Getting the crowd to make a ‘thumbs down’ gesture and repeat “booooo” over and over again loudly during “Gyaranboo” must have been shocking to anyone joining the set midway though, thinking the crowd hated the band. The band’s stage tactics may sound gimmicky but the best part about CHAI is that they don’t come off that way. Their comedy adds depth to the act but it wouldn’t work if they weren’t such impressive musicians. There is a innocence and originality to their humor, but its the music that holds up in the end. Even if these girls don’t win the Rookie A Go-Go this time, don’t be surprised if they land a spot on a larger stage next year.
3. The xx
Going into Fujirock 2017 with ultra-high expectations for three big-name Green stage acts, I came away somewhat underwhelmed with two of them. Gorillaz delivered sonically, pacing was spot-on and never dull, but overall seemed to lack that extra special something to make their performance truly memorable. It had dashes of brilliance but basically what we got was a live performance in front of a screen playing their music video greatest hits catalog.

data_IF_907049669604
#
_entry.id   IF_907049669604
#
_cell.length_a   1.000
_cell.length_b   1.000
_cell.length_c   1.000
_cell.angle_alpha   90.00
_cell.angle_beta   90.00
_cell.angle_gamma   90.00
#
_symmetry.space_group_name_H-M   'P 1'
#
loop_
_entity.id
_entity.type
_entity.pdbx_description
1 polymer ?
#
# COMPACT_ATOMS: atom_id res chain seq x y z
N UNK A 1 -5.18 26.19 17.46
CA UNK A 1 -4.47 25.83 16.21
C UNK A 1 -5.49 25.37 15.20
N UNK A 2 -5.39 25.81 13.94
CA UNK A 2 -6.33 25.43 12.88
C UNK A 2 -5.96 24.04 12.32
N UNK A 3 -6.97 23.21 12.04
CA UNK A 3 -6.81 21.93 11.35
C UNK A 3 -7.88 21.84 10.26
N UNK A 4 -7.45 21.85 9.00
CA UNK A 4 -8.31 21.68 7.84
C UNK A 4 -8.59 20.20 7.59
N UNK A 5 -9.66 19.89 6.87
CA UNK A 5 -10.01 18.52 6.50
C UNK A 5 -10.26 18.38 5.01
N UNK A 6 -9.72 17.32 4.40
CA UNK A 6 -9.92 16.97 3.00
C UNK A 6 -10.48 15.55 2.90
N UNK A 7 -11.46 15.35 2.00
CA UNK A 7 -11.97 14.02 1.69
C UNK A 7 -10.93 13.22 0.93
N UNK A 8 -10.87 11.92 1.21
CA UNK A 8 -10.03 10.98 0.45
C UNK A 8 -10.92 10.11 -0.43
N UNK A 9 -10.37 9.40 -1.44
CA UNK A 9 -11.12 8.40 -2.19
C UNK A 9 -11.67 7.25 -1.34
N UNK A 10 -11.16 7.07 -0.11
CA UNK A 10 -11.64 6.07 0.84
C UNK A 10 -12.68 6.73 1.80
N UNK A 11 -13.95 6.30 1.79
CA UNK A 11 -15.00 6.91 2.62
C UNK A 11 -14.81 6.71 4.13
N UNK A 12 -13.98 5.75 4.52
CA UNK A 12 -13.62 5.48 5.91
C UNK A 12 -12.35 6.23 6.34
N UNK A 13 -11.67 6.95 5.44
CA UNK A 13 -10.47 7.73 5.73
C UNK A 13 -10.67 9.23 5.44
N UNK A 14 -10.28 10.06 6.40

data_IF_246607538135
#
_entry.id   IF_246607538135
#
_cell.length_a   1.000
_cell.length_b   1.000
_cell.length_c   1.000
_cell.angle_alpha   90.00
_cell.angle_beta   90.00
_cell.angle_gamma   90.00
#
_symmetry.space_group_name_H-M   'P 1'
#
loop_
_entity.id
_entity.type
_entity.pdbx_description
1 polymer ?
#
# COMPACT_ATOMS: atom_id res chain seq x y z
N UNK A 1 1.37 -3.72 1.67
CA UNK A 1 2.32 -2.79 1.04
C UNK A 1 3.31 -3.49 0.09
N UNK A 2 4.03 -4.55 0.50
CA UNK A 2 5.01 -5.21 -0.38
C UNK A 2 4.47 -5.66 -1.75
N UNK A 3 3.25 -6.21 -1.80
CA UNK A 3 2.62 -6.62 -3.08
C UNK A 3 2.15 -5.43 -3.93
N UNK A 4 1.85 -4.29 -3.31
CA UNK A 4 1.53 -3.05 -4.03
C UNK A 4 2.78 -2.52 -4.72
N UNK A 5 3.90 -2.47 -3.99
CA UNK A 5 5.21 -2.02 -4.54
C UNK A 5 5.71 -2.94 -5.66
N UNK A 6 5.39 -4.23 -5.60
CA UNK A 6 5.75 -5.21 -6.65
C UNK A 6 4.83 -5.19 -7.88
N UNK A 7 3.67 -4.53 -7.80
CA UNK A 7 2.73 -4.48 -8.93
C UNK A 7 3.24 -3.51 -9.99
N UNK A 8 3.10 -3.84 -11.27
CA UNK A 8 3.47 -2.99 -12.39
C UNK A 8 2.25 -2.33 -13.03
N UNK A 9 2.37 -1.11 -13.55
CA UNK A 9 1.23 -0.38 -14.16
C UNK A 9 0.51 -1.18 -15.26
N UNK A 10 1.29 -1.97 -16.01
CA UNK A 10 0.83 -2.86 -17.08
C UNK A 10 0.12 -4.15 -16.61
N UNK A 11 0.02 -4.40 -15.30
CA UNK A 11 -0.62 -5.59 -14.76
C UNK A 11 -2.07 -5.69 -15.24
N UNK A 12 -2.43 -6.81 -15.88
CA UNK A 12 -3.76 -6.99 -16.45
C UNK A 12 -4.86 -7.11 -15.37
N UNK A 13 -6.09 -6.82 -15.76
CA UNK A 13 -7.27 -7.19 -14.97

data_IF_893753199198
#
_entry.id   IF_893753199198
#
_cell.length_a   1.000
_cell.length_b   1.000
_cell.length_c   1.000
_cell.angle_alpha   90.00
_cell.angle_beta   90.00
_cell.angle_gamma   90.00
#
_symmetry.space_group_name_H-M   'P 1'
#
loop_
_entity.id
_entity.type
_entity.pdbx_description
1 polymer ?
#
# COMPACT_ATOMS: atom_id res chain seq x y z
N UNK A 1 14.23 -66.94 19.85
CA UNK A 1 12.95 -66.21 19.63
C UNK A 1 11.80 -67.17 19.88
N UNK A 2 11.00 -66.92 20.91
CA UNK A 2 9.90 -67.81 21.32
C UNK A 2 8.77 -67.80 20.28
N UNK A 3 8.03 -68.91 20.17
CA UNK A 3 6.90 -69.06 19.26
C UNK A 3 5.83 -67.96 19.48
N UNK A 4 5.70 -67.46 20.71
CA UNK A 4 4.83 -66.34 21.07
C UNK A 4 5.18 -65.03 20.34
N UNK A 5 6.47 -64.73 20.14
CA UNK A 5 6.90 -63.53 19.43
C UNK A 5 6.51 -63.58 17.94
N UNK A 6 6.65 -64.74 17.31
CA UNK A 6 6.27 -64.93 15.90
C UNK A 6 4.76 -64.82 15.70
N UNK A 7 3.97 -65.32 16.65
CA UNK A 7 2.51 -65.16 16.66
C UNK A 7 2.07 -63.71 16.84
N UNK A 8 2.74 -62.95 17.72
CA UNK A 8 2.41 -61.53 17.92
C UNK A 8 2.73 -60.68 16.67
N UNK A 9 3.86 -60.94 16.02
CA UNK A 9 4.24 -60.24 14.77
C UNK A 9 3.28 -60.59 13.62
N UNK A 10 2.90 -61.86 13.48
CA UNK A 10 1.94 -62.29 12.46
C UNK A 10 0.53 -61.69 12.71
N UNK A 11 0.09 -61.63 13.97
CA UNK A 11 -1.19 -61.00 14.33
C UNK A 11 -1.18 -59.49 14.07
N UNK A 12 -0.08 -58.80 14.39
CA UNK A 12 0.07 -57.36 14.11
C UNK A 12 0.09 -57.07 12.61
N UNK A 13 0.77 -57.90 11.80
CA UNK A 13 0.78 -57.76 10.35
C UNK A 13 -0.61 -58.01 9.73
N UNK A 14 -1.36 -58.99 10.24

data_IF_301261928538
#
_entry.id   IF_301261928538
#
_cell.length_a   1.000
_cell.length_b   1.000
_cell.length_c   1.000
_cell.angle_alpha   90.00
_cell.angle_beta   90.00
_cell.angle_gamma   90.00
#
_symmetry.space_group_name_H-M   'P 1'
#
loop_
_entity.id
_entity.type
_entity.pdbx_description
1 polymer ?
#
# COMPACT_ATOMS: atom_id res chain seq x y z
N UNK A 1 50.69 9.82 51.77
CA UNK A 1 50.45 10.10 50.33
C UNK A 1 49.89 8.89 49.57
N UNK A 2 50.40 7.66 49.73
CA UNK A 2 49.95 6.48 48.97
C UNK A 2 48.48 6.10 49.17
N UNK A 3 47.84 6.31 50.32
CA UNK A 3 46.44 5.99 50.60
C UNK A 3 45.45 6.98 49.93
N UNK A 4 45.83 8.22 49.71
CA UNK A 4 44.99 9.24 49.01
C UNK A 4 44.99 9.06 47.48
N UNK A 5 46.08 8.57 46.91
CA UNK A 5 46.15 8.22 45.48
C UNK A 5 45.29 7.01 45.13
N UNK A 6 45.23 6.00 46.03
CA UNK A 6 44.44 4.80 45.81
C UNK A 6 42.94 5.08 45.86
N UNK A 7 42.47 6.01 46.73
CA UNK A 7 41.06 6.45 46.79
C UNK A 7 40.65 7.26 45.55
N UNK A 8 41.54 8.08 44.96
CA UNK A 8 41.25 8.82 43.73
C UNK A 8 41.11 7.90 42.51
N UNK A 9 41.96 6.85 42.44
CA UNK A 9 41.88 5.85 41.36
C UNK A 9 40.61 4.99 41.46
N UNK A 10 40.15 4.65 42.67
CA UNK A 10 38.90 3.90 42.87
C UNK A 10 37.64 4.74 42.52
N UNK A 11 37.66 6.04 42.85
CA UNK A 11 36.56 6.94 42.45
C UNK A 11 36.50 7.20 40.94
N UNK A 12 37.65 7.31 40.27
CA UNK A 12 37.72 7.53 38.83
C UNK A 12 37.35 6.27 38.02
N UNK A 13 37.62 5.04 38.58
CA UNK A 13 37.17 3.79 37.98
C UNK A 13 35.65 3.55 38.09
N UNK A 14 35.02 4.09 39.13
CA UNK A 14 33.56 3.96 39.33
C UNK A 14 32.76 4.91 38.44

I had been waiting over 16 years to see The Avalanches live, so naturally hype was at an all-time high, but featured live guests tried and failed to fill the shoes of ‘Wildflower’ guest performers, and selections from ‘Since I Left You’, one of the greatest and most musically influential albums of my youth just didn’t translate as well live as I was hoping they would.
It was the third of my big-three that hit a home run: The XX. Cooly breezing through pretty much every song I wanted to hear and sticking to their trademark “keep it simple, stupid” attitude, the trio had great chemistry onstage and effortlessly pulled maximum effect out of minimal production. With a stage setup as bare bones as their song arrangements, there was nothing to distract from the emotion and personalities of the three members, and giving them a primetime spot on the Green stage only amplified the impact of their straightforward yet moving performance.